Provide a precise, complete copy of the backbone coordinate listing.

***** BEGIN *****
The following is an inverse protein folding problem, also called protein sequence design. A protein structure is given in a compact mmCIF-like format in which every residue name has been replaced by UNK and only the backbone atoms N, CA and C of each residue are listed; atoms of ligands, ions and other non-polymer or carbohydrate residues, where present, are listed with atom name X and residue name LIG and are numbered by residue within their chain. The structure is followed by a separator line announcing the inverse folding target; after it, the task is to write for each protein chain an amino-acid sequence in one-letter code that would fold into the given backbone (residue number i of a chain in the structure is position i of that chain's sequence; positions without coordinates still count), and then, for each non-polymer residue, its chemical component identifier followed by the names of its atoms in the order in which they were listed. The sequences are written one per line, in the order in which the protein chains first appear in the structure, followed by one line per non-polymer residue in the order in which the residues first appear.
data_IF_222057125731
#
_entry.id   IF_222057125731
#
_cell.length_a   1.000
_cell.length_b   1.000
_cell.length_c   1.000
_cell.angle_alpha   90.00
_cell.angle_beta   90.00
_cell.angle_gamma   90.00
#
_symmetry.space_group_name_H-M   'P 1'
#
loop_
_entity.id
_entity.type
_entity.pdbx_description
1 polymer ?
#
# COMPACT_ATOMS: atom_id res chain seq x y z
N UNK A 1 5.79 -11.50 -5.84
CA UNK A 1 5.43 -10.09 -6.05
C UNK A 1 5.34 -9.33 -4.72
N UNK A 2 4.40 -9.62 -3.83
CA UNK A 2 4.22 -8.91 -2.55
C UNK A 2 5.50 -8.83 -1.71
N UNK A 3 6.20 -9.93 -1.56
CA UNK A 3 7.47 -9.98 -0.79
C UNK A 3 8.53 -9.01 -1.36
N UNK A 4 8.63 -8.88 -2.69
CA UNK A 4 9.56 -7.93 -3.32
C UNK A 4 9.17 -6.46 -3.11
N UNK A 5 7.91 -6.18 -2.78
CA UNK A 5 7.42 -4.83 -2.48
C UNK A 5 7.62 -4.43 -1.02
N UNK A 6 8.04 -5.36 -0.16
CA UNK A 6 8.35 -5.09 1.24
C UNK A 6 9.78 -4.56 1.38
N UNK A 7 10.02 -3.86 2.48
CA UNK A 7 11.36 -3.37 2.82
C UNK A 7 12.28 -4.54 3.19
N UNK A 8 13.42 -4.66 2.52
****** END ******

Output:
The following is an inverse protein folding problem, also called protein sequence design. A protein structure is given in a compact mmCIF-like format in which every residue name has been replaced by UNK and only the backbone atoms N, CA and C of each residue are listed; atoms of ligands, ions and other non-polymer or carbohydrate residues, where present, are listed with atom name X and residue name LIG and are numbered by residue within their chain. The structure is followed by a separator line announcing the inverse folding target; after it, the task is to write for each protein chain an amino-acid sequence in one-letter code that would fold into the given backbone (residue number i of a chain in the structure is position i of that chain's sequence; positions without coordinates still count), and then, for each non-polymer residue, its chemical component identifier followed by the names of its atoms in the order in which they were listed. The sequences are written one per line, in the order in which the protein chains first appear in the structure, followed by one line per non-polymer residue in the order in which the residues first appear.
data_IF_222057125731
#
_entry.id   IF_222057125731
#
_cell.length_a   1.000
_cell.length_b   1.000
_cell.length_c   1.000
_cell.angle_alpha   90.00
_cell.angle_beta   90.00
_cell.angle_gamma   90.00
#
_symmetry.space_group_name_H-M   'P 1'
#
loop_
_entity.id
_entity.type
_entity.pdbx_description
1 polymer ?
#
# COMPACT_ATOMS: atom_id res chain seq x y z
N UNK A 1 5.79 -11.50 -5.84
CA UNK A 1 5.43 -10.09 -6.05
C UNK A 1 5.34 -9.33 -4.72
N UNK A 2 4.40 -9.62 -3.83
CA UNK A 2 4.22 -8.91 -2.55
C UNK A 2 5.50 -8.83 -1.71
N UNK A 3 6.20 -9.93 -1.56
CA UNK A 3 7.47 -9.98 -0.79
C UNK A 3 8.53 -9.01 -1.36
N UNK A 4 8.63 -8.88 -2.69
CA UNK A 4 9.56 -7.93 -3.32
C UNK A 4 9.17 -6.46 -3.11
N UNK A 5 7.91 -6.18 -2.78
CA UNK A 5 7.42 -4.83 -2.48
C UNK A 5 7.62 -4.43 -1.02
N UNK A 6 8.04 -5.36 -0.16
CA UNK A 6 8.35 -5.09 1.24
C UNK A 6 9.78 -4.56 1.38
N UNK A 7 10.02 -3.86 2.48
CA UNK A 7 11.36 -3.37 2.82
C UNK A 7 12.28 -4.54 3.19
N UNK A 8 13.42 -4.66 2.52